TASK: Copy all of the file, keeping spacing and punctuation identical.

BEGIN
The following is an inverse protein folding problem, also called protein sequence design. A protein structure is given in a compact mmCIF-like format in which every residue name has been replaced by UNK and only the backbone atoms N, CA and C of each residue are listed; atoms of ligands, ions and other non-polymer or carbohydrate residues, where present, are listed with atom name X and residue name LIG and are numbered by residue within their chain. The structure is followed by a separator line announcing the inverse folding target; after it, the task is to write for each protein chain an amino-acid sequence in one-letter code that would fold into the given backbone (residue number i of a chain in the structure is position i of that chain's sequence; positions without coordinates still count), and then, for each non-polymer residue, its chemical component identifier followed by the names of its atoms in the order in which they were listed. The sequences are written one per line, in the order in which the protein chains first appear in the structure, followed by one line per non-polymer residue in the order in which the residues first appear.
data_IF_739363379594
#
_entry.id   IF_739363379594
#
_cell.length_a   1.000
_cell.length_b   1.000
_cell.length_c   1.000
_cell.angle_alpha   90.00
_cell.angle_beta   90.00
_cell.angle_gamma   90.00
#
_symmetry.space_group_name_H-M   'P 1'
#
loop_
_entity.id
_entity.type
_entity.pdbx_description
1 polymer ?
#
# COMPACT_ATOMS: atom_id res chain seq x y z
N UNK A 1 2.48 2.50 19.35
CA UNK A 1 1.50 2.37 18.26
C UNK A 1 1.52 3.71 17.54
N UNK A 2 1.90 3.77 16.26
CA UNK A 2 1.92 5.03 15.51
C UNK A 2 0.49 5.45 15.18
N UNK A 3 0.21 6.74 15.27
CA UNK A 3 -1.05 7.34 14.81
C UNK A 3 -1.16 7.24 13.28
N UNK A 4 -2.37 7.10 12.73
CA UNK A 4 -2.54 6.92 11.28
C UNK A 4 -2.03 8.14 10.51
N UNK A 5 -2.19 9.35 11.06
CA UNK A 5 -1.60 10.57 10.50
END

The following is an inverse protein folding problem, also called protein sequence design. A protein structure is given in a compact mmCIF-like format in which every residue name has been replaced by UNK and only the backbone atoms N, CA and C of each residue are listed; atoms of ligands, ions and other non-polymer or carbohydrate residues, where present, are listed with atom name X and residue name LIG and are numbered by residue within their chain. The structure is followed by a separator line announcing the inverse folding target; after it, the task is to write for each protein chain an amino-acid sequence in one-letter code that would fold into the given backbone (residue number i of a chain in the structure is position i of that chain's sequence; positions without coordinates still count), and then, for each non-polymer residue, its chemical component identifier followed by the names of its atoms in the order in which they were listed. The sequences are written one per line, in the order in which the protein chains first appear in the structure, followed by one line per non-polymer residue in the order in which the residues first appear.
data_IF_739363379594
#
_entry.id   IF_739363379594
#
_cell.length_a   1.000
_cell.length_b   1.000
_cell.length_c   1.000
_cell.angle_alpha   90.00
_cell.angle_beta   90.00
_cell.angle_gamma   90.00
#
_symmetry.space_group_name_H-M   'P 1'
#
loop_
_entity.id
_entity.type
_entity.pdbx_description
1 polymer ?
#
# COMPACT_ATOMS: atom_id res chain seq x y z
N UNK A 1 2.48 2.50 19.35
CA UNK A 1 1.50 2.37 18.26
C UNK A 1 1.52 3.71 17.54
N UNK A 2 1.90 3.77 16.26
CA UNK A 2 1.92 5.03 15.51
C UNK A 2 0.49 5.45 15.18
N UNK A 3 0.21 6.74 15.27
CA UNK A 3 -1.05 7.34 14.81
C UNK A 3 -1.16 7.24 13.28
N UNK A 4 -2.37 7.10 12.73
CA UNK A 4 -2.54 6.92 11.28
C UNK A 4 -2.03 8.14 10.51
N UNK A 5 -2.19 9.35 11.06
CA UNK A 5 -1.60 10.57 10.50